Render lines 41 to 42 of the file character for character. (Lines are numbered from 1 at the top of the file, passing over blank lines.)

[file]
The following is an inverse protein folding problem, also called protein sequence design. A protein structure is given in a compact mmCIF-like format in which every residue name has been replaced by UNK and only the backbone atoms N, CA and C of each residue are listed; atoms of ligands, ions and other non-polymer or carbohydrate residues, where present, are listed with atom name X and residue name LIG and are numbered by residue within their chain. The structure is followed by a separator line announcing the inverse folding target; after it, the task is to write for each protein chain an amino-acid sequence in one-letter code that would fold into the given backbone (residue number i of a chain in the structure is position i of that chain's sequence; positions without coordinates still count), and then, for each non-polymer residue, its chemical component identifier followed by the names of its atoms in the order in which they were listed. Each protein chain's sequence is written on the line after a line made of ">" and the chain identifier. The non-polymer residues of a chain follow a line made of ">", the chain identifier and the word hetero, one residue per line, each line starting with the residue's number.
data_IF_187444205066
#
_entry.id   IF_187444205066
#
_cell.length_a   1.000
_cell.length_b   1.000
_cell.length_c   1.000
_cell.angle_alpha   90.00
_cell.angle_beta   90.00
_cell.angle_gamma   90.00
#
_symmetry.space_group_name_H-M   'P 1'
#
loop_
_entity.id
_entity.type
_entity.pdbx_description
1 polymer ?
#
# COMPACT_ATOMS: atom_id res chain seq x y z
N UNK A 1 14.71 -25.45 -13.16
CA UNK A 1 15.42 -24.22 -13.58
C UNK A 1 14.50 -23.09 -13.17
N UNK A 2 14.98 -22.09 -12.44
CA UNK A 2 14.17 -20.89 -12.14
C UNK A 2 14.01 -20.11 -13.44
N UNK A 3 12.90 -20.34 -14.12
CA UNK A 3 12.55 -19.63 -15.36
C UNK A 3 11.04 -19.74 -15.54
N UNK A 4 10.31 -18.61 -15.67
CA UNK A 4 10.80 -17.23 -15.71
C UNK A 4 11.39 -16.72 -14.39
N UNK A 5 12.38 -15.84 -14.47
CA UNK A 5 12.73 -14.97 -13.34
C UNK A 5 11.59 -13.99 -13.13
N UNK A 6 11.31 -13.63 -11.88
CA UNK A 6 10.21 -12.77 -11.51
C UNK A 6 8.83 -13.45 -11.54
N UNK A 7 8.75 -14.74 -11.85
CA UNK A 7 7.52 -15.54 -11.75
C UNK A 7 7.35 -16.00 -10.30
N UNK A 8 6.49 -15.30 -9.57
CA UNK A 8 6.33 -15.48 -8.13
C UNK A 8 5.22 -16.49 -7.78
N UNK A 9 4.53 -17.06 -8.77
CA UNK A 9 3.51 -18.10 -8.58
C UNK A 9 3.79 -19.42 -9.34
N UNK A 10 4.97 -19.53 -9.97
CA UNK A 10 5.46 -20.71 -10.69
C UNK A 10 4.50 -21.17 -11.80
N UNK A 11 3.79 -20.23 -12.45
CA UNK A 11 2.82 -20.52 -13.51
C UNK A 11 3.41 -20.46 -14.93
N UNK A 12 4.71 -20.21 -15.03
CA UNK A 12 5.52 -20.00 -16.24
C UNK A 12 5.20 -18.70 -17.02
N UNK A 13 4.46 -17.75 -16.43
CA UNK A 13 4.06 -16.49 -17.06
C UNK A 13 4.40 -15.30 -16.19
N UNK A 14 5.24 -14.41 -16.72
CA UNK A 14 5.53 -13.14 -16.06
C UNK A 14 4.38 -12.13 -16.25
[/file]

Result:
CA UNK A 7 7.52 -15.54 -11.75
C UNK A 7 7.35 -16.00 -10.30